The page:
Again, enough can never be said about the myriad ways Democrats (including, of course, Obama and his team) were either too haughty, impatient or sane to belabor how demonstrably beneficial the vast majority of their enacted policies have been. But have we reached a point where a black man providing affordable health care is literally less tolerable than a billion-dollar baby with a bad combover taking it away from them? Are we through the broken looking glass where a tenure without terror attacks on American soil (not counting our homegrown terrorists with unconstrained access to firearms, all of whom tend to skew fascist, I mean conservative) is less savory than an isolationist bellicosity cut with impetuousness and pig-ignorance? Are we, at long last, in an irony-free fantasy land where virtually all regulation (safe drinking water is such a liberal diversion), much of which has been a century or more in the making and inspired by avoidable calamities, is the real roadblock to collective prosperity?

I think, and fear, we are.

And that, more than fake news, bigotry and not-so-quiet desperation, may explain Trump’s atavistic appeal. The red hat brigade is definitely not safer, but they feel safer (they want to); their wages won’t increase but their Dear Leader promises we’ll get tired of winning so much; no immigrants are stealing their jobs, but finally they have a Bully-in-Chief who feels their perceived pain. It’s a new world order of rationalization instead of realization (emphasis on real); it’s participation trophy politics.

With the invaluable assistance of an alternately prurient and supine media, we’ve unleashed an orange genie who reinforces our most brutish instincts. In this less kind and gentle America, it’s those who talk toughest most in need of mollification (it begins at the top and tweets its way to the bottom), who require readymade villains and celebrate their victimhood, who need a Big Daddy to remind them they’re special, that no sacrifice is required on their part.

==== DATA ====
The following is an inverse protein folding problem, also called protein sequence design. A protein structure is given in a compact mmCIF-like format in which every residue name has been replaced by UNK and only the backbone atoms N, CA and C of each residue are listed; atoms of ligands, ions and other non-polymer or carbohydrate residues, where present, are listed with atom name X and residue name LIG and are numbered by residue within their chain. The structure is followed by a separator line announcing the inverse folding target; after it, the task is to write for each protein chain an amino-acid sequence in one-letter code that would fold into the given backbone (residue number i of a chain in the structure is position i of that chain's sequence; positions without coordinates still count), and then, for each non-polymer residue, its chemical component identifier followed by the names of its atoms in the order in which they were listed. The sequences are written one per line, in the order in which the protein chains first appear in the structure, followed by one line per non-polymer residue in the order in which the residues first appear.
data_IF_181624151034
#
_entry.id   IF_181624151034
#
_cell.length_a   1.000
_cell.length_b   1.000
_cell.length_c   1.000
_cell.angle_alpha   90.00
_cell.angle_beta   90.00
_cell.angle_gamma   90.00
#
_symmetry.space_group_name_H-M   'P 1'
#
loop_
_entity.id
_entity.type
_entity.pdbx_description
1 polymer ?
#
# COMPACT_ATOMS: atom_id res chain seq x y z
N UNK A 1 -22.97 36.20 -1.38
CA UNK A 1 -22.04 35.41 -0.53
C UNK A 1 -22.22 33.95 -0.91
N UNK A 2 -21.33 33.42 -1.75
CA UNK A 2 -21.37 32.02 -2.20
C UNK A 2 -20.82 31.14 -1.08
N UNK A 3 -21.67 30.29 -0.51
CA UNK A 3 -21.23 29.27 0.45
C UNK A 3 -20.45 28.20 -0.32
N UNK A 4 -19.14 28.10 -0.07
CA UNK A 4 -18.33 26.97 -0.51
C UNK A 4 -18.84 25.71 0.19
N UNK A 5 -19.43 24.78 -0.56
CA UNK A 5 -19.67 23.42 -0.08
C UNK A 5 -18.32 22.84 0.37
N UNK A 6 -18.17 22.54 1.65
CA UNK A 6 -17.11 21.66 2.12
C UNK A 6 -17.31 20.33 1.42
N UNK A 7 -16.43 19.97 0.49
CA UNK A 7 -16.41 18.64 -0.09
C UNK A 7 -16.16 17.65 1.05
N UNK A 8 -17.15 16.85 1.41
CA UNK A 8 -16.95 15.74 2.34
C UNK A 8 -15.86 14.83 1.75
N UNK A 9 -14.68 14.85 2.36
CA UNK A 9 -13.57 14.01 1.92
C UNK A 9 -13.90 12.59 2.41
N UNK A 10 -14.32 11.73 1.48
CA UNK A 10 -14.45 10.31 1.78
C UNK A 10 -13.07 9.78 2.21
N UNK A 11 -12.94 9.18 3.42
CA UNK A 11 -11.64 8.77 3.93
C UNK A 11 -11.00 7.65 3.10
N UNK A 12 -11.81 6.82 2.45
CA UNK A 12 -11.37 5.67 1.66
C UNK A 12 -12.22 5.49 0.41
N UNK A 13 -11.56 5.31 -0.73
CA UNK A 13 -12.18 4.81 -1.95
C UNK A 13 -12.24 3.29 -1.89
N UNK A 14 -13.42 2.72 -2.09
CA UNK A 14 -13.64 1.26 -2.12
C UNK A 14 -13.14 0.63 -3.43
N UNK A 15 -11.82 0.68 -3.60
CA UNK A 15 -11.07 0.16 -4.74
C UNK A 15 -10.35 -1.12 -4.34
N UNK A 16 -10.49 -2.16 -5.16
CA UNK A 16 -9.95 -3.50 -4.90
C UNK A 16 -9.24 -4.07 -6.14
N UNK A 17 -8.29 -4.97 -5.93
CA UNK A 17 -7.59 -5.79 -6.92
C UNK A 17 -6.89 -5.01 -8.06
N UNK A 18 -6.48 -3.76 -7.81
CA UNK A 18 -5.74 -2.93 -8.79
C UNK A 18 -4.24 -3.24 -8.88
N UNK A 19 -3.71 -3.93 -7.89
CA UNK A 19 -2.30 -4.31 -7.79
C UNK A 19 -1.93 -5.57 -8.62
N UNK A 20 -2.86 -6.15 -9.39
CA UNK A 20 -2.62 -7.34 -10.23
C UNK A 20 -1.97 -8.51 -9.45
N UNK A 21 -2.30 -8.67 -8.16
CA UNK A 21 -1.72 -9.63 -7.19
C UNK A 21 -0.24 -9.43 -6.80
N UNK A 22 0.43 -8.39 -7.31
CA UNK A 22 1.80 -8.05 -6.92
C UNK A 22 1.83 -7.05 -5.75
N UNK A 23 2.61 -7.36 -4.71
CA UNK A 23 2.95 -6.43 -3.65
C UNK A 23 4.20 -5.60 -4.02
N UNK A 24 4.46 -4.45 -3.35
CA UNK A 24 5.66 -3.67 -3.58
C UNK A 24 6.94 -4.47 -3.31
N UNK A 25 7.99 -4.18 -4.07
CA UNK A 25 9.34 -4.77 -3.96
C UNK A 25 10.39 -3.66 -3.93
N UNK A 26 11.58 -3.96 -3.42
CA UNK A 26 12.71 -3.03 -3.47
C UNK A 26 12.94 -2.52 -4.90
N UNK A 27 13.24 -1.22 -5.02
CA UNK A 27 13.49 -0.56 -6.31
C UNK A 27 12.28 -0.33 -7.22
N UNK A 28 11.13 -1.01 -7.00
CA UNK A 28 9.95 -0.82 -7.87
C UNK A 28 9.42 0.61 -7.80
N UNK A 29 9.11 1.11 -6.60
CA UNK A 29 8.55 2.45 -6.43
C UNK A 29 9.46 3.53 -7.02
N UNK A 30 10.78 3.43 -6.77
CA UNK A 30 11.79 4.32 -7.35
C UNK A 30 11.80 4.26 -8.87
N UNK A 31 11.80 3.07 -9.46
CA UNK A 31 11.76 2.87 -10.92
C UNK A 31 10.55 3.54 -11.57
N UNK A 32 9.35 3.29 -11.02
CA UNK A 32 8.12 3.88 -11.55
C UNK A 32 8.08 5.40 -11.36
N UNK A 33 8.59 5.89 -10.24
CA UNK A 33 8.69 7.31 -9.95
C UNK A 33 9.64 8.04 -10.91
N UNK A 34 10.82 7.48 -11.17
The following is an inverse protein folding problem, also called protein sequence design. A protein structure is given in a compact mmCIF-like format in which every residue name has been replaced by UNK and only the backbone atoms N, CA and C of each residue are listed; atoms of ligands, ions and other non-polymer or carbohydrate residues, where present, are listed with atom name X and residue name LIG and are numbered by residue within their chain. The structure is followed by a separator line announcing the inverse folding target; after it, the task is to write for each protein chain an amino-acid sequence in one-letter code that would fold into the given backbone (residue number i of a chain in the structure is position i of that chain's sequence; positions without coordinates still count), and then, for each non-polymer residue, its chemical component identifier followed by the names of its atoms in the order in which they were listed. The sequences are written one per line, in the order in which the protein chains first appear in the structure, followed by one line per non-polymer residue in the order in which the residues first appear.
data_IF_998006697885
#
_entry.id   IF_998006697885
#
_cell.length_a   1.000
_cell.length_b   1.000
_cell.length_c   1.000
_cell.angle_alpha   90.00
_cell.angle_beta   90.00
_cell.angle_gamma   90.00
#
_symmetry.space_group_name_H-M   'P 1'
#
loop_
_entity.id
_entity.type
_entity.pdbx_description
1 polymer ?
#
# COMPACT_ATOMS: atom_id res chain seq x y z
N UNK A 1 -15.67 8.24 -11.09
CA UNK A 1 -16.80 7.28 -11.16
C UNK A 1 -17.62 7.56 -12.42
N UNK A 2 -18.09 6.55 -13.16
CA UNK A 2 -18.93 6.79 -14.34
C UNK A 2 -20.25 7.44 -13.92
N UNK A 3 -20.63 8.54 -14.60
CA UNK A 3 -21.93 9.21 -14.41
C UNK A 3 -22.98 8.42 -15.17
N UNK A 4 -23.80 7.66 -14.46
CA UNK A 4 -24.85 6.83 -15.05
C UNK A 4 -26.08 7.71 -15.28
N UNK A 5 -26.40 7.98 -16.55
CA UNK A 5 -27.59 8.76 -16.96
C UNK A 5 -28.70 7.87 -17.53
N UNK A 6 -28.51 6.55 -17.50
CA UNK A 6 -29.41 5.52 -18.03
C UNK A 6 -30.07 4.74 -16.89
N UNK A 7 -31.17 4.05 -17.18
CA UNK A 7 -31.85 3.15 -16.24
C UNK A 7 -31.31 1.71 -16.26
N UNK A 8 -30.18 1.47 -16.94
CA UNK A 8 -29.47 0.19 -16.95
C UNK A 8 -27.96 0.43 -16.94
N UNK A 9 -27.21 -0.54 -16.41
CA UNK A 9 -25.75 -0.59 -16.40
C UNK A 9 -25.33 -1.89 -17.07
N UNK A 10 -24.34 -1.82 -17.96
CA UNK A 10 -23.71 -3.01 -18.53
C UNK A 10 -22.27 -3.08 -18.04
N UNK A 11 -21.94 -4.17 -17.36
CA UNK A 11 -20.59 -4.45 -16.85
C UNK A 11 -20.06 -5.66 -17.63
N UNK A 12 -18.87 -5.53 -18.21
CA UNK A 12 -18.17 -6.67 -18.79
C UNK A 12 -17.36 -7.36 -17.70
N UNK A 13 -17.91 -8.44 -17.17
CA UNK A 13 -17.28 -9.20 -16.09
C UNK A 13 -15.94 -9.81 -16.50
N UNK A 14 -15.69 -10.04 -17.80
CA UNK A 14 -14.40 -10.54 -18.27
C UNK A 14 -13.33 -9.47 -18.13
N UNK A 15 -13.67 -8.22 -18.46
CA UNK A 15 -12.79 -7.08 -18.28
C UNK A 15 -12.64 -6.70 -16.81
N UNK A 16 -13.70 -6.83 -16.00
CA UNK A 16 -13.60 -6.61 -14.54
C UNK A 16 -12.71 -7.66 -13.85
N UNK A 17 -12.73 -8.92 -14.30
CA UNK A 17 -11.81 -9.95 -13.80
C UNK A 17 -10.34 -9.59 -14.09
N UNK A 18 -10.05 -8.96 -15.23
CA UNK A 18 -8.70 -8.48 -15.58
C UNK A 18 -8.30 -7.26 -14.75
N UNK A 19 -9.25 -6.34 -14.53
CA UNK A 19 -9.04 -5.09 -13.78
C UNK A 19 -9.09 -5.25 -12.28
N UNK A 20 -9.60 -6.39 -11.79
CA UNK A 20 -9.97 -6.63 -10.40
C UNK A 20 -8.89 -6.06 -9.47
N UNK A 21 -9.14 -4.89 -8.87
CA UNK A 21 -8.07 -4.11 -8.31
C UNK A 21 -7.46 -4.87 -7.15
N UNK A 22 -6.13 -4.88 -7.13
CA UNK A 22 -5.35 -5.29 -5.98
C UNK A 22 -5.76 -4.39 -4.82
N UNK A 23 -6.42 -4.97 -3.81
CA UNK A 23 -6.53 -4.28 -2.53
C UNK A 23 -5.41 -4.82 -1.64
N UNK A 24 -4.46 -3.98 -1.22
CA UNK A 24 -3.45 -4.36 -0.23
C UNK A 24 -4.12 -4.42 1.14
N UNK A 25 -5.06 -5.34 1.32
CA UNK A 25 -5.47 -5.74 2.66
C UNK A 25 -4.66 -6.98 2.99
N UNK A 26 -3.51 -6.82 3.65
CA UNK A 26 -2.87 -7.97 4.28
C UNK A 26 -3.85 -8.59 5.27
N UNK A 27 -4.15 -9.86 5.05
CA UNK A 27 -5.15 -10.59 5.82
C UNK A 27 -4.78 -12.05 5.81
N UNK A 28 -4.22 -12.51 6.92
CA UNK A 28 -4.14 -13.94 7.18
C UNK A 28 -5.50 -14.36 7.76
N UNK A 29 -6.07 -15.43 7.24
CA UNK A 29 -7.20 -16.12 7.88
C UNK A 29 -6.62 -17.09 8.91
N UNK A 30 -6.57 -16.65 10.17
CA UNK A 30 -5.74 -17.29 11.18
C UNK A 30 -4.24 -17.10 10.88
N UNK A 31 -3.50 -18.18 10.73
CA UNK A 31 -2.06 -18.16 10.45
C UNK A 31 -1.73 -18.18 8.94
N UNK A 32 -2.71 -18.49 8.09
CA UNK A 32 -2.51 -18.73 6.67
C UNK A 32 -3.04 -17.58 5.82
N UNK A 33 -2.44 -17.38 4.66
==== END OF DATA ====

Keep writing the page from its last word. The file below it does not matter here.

(Behold, with equal amounts of bemusement and disgust, the way our part-time custodians of culture are submitting themselves (spines and shame not required), excusing and/or overlooking this manifestly unqualified adolescent: a man who proudly declines to read books, or learn, or make efforts to be coached by anyone with insight and experience. A man born rich who refuses to play by any rules (where are those tax returns, genius?), a man whose callousness and incuriosity makes George W. Bush look like Ralph W. Emerson. Behold, with maximum disdain, the way these bought-and-sold bitches live to do the wet work for Big Business. These same frauds, who make themselves arbiters for morality and decency, are entirely enabling this ongoing disgrace, a man they loathe, a man they’d otherwise decry and avoid (#NeverTrump? The only problem with shaming people like this is that they require a sense of shame, and a soul, for it to matter). And make no mistake: it’s all in the name of lower taxes for the wealthiest percentile, as ever, as always.)

In The Donald’s America, everyone can live vicariously, eliminating doubt, self-discipline and consequences. All that’s required is the renunciation of cause-and-effect and Truth-with-a-Capital-T. The only losers are the saps who refuse to trust Trump’s lying eyes. The (White) House always wins, but everyone gets a trophy in this game.

*This essay originally appeared in The Weeklings on 2/3/17.